Category: Obsessive Compulsive and Related Disorders

Symposium

Symposium 139 - Sensory Features of Obsessive-Compulsive-Related Disorders: From Community to Clinical Populations

Sunday, November 19
10:15 AM - 11:45 AM
Location: Sapphire Ballroom C & D, Level 4, Sapphire Level

Keywords: OCD (Obsessive Compulsive Disorder) | Trichotillomania | Exposure
Presentation Type: Symposium

Obsessive-compulsive related disorders (OCRDs) are characterized by ruminative thoughts, anxiety, and repetitive behaviors. However, a growing body of literature suggests that there are important sensory features of OCRDs. Compulsive symptoms are often instigated by feelings that stimuli in the environment are not “just right”, and affected individuals frequently describe heightened sensory sensitivity. Occasional instances of sensory intolerance in healthy individuals are common, such as feelings of aversion/disgust during exposure to high-pitched noises, prickly or sticky substances, strong odors, or objects that are arranged asymmetrically. Although occasional aversion to sensory experiences would not likely cause significant distress or impairment, having a great deal of sensory intolerance could conceivably lead to avoidance of certain stimuli or compulsive behaviors aimed at mitigating aversive sensations. This pattern of maladaptive sensory avoidance mirrors symptoms of OCRDs, but it is currently unclear how abnormal sensory phenomena are related to OCRD psychopathology, how sensory phenomena are associated with symptom maintenance, and how to address sensory features of OCRDs during treatment.


            In the current symposium, we will present various findings that link abnormal sensory experiences to OCRDs. Lillian Reuman will describe a common auditory phenomenon in which persons obsessively ruminate on musical stimuli (i.e., “earworms”), providing evidence that these musical obsessions are associated with psychological inflexibility and compulsive thought suppression. Furthermore, Monica Wu will present data from a community sample linking selective sound sensitivity (Misophonia) to specific symptoms of OCD. David Houghton will offer novel findings showing that pathological body-focused repetitive behaviors (e.g., hair pulling and skin picking) are associated with heightened sensory sensitivity, impaired sensory gating, and aberrant interoceptive experiences. Meredith Coles will then present a recent investigation of “not just-right” experiences in OCD and their connection to emotion regulation, behavioral symptoms, and treatment expectations. Finally, William Taboas will provide a clinically relevant capstone to the symposium by offering evidence for how to manage sensory symptoms of OCRDs in treatment. This presentation will show results from a clinical trial of exposure therapy for incompleteness symptoms in OCD, showing that incompleteness responds to habituation-based and inhibitory learning-based methods. The discussant for this symposium will then relate these findings to etiological processes that underlie compulsive behaviors and offer insights into improving cognitive-behavioral interventions for OCRDs.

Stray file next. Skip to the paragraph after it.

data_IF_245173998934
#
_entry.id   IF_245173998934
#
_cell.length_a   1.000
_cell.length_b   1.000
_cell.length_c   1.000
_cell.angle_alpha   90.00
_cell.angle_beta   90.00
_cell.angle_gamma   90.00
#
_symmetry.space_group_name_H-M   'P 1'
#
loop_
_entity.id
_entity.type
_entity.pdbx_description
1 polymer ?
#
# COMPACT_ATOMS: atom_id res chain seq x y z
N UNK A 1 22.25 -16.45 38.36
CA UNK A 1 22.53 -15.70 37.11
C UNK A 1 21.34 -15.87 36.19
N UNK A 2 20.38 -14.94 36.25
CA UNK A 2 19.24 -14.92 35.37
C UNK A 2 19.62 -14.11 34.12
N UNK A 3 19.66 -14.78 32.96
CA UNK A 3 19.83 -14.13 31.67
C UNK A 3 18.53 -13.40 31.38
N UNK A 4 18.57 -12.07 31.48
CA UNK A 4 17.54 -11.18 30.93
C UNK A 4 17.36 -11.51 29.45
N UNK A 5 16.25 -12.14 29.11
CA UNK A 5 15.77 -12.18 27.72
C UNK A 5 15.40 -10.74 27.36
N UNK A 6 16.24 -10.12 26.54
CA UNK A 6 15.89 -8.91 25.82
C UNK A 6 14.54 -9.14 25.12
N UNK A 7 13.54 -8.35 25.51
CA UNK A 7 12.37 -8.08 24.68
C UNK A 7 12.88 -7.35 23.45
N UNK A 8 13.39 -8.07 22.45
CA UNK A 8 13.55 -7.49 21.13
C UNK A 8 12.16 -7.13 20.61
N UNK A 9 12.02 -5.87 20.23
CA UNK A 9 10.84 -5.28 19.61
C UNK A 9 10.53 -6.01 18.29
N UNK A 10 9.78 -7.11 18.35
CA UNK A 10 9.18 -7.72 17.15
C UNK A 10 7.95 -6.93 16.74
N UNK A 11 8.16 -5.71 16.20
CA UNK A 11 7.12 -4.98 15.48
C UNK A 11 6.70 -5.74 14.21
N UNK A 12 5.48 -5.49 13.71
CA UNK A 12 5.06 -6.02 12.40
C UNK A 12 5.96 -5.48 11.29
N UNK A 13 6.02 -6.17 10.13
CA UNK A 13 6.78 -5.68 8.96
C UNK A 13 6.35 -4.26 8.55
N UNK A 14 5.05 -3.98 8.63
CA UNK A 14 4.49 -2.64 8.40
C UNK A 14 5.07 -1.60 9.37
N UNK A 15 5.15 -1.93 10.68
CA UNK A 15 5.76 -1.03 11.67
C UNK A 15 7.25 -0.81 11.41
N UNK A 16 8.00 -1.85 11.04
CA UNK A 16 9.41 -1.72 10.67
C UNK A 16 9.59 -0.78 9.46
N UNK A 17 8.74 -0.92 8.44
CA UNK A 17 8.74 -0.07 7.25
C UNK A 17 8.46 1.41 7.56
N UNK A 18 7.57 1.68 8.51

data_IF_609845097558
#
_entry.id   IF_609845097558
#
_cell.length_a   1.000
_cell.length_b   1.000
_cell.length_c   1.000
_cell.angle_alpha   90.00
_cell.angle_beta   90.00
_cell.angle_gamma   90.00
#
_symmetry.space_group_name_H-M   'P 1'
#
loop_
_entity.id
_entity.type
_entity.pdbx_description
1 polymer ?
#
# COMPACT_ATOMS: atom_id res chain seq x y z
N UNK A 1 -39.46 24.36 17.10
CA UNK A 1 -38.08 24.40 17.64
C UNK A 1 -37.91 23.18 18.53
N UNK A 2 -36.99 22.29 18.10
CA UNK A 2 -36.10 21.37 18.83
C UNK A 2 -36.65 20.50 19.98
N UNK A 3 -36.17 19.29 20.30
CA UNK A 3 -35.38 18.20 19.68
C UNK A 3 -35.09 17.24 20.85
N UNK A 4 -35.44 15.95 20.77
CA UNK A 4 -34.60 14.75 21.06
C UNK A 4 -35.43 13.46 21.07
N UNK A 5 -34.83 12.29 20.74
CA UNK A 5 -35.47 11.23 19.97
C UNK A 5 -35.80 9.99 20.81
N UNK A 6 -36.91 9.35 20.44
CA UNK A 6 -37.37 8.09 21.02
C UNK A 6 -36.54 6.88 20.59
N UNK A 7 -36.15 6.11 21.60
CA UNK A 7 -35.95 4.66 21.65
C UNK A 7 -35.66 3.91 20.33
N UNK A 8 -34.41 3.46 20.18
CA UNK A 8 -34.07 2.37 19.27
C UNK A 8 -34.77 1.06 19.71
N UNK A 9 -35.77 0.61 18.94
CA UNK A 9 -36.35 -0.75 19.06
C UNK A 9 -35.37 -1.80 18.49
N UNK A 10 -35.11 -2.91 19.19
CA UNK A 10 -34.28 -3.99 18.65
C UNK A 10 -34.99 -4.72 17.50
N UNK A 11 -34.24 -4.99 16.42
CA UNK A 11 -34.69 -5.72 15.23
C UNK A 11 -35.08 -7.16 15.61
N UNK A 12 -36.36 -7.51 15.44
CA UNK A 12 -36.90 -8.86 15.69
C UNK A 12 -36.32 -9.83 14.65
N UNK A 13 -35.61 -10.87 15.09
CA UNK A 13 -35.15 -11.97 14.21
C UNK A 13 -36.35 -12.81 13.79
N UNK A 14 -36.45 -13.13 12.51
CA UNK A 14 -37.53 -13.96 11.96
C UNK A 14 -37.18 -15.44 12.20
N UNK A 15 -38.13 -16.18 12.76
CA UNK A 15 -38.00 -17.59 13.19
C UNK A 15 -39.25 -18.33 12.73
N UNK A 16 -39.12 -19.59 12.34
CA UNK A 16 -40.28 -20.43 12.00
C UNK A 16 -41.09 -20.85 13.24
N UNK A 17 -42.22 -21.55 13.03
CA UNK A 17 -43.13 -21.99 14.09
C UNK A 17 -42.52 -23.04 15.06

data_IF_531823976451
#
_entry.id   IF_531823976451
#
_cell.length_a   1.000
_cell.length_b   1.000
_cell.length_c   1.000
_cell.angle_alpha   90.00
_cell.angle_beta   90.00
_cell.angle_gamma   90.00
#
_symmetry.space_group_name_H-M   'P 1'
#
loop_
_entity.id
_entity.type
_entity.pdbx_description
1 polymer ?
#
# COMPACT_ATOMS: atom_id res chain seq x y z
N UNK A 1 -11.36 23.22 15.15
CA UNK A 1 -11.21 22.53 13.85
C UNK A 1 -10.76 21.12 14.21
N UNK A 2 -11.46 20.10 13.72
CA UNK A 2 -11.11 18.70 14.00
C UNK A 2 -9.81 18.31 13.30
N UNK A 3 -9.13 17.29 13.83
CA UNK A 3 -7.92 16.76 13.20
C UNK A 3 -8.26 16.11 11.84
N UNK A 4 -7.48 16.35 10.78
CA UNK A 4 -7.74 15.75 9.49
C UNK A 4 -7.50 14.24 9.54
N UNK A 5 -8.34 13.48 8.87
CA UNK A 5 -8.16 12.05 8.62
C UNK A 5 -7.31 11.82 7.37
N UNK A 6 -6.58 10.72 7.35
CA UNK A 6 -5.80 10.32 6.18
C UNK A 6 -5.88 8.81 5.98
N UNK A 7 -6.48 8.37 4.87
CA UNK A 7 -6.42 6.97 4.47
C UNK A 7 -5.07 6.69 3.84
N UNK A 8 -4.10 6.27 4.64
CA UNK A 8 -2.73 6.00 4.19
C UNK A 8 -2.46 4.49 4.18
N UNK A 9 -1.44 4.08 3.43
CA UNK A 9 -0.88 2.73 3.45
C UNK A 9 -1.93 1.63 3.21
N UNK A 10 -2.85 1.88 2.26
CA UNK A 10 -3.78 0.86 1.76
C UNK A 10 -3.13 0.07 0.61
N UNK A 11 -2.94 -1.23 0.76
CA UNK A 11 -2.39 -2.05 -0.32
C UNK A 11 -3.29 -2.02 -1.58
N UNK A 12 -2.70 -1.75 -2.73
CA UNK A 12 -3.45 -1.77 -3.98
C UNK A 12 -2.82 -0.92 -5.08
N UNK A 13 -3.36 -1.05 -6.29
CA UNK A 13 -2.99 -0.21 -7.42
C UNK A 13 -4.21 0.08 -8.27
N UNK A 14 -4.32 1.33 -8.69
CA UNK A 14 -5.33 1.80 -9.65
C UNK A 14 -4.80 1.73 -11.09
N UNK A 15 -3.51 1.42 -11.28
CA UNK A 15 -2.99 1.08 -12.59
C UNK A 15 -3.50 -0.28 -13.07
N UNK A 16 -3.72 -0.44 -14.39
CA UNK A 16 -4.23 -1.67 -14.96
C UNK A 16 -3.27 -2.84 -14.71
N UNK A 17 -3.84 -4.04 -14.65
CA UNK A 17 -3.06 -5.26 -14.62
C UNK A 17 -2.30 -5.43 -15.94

Learning Objectives:

David C. Houghton

Doctoral Student
Texas A&M University

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Douglas W. Woods

Marquette University

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Lillian Reuman

Graduate Student
University of North Carolina at Chapel Hill

Presentation(s):

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Monica S. Wu

Graduate Student
University of South Florida

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David C. Houghton

Doctoral Student
Texas A&M University

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Meredith Coles

Binghamton University

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William Taboas

Fordham University

Presentation(s):

Send Email for William Taboas


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